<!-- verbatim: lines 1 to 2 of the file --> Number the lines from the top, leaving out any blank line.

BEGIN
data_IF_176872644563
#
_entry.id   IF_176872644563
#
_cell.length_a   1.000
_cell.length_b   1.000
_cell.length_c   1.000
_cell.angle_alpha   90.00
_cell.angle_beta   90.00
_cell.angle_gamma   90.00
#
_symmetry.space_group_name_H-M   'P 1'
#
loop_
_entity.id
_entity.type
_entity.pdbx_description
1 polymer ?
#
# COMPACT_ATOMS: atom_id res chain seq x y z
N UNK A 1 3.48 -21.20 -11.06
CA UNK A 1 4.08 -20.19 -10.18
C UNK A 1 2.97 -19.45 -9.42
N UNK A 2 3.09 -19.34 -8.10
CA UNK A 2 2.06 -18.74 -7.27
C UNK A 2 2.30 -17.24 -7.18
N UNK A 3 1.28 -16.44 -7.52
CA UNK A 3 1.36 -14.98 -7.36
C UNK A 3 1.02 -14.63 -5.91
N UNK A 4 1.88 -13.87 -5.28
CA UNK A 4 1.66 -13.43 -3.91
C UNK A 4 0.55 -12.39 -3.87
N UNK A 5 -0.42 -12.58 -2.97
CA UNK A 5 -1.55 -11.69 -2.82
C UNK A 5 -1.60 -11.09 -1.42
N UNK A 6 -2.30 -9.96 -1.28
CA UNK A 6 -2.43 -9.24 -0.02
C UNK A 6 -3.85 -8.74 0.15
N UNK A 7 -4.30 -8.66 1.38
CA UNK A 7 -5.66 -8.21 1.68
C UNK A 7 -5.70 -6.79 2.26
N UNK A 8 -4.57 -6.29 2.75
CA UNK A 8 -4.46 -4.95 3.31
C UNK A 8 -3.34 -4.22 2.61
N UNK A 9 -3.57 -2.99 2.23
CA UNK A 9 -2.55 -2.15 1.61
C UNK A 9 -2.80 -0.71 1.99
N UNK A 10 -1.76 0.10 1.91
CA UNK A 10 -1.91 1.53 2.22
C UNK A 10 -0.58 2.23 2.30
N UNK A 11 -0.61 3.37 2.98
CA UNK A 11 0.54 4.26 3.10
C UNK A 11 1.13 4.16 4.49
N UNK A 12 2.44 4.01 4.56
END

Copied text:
data_IF_176872644563
#